left to right- olive/Monterey cypress, Garry oak, olive/maple, alder/Monterey cypress, myrtle/cherry
I learned that my technique for cutting the finger joints on my sliding table saw was not precise enough. I think the work holding method I was using was part of the problem, but also I think that the sliding tablesaw has a bit of play in it too. I need to give some thought to this problem before I make any more boxes, especially any with taller sides where the problem is worse.
I also learned that the myrtle, despite having an exciting tiger stripe figure, was not really that attractive a colour.
I knew going in that some of the boxes were not going to have the right proportions, and I wanted to experiment with them. I think the issue turned out to be more about the thickness of the material rather than the actual dimensions of the box.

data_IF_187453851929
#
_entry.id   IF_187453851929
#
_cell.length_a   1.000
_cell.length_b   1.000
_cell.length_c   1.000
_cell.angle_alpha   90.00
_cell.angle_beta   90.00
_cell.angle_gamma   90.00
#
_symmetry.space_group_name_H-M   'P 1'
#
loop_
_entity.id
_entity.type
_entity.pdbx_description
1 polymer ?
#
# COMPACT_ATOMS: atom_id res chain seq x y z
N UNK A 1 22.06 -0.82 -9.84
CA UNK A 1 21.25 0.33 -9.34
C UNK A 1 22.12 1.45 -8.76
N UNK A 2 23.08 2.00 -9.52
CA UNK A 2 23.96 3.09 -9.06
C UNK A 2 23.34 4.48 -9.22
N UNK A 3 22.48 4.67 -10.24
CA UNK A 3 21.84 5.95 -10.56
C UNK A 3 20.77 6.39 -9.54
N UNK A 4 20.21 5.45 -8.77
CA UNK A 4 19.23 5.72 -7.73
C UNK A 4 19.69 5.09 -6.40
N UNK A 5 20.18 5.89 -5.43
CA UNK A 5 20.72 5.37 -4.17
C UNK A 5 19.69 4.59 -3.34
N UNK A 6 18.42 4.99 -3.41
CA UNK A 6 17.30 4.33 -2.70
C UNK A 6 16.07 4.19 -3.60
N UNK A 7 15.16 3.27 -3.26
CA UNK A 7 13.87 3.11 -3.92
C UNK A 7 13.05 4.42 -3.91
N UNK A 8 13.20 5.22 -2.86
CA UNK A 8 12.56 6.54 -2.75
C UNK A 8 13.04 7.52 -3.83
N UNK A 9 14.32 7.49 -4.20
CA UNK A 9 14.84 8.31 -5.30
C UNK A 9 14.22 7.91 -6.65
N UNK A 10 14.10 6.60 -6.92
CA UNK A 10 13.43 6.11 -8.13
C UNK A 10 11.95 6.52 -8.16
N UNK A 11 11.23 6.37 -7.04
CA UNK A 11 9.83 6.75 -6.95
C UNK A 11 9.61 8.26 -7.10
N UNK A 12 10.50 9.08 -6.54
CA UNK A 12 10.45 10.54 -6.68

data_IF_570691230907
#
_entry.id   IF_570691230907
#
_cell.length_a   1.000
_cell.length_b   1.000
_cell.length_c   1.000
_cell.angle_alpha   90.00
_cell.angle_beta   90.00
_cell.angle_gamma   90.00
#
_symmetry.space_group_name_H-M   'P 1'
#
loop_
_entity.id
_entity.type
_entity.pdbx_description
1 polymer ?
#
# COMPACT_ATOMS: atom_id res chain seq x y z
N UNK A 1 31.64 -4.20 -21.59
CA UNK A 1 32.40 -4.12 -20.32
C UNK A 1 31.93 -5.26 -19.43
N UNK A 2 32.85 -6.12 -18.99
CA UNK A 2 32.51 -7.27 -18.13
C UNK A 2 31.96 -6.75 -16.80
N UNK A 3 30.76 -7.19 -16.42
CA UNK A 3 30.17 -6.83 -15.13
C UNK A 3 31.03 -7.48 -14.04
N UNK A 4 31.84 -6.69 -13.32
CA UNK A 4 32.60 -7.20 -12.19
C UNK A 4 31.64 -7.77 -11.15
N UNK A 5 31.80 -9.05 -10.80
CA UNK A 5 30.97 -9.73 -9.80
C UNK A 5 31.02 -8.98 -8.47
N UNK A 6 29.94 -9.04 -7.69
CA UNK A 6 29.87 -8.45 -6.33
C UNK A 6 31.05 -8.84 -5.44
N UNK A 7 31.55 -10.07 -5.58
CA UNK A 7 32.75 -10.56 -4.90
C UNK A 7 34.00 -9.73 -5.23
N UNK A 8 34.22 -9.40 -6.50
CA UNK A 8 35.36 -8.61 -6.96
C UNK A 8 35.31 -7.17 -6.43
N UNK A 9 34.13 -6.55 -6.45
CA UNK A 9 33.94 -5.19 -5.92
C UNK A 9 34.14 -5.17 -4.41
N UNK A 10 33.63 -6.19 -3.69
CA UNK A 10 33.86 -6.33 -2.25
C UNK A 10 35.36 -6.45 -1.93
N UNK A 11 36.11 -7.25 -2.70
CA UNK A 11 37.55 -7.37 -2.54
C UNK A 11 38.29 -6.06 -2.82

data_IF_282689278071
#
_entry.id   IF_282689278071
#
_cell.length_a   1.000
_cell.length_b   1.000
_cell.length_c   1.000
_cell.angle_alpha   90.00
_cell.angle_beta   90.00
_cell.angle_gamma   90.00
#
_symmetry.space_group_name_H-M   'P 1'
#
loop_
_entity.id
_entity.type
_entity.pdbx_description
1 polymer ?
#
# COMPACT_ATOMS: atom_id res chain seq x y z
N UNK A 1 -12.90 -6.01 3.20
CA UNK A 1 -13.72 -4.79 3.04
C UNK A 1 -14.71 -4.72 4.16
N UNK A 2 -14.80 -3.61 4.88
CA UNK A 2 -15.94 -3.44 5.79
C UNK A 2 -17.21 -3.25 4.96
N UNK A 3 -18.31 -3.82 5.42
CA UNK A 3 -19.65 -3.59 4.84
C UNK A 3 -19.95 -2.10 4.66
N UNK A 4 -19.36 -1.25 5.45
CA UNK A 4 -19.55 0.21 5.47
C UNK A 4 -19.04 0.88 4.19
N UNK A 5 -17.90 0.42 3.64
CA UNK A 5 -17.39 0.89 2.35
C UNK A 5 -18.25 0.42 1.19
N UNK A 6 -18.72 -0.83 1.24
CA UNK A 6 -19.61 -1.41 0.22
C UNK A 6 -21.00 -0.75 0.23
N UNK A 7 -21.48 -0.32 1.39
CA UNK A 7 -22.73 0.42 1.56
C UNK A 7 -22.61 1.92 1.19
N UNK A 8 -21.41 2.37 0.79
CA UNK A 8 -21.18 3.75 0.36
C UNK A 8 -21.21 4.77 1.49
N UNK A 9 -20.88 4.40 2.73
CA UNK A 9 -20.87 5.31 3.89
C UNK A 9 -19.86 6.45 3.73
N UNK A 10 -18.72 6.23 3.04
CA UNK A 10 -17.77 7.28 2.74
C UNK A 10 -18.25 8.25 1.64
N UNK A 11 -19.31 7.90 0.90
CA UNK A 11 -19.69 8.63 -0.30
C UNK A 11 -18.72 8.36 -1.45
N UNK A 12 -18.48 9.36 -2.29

Only the myrtle box has a recessed bottom, all the others are just glued on. The glued on bottom worked best when the bottom material matched the sides. The olive box with the glued on maple bottom is an especially bad combination. Also worried about the longevity of the glues on bottoms, if they will split over time.
The Monterey cypress has given me problems in the past with sap coming out. So I tried to set the sap using high heat in a toaster oven. That has worked for me in the past.
It's funny how no matter what the project is, the lesson is always the same. Don't take shortcuts, you won't be happy in the long term!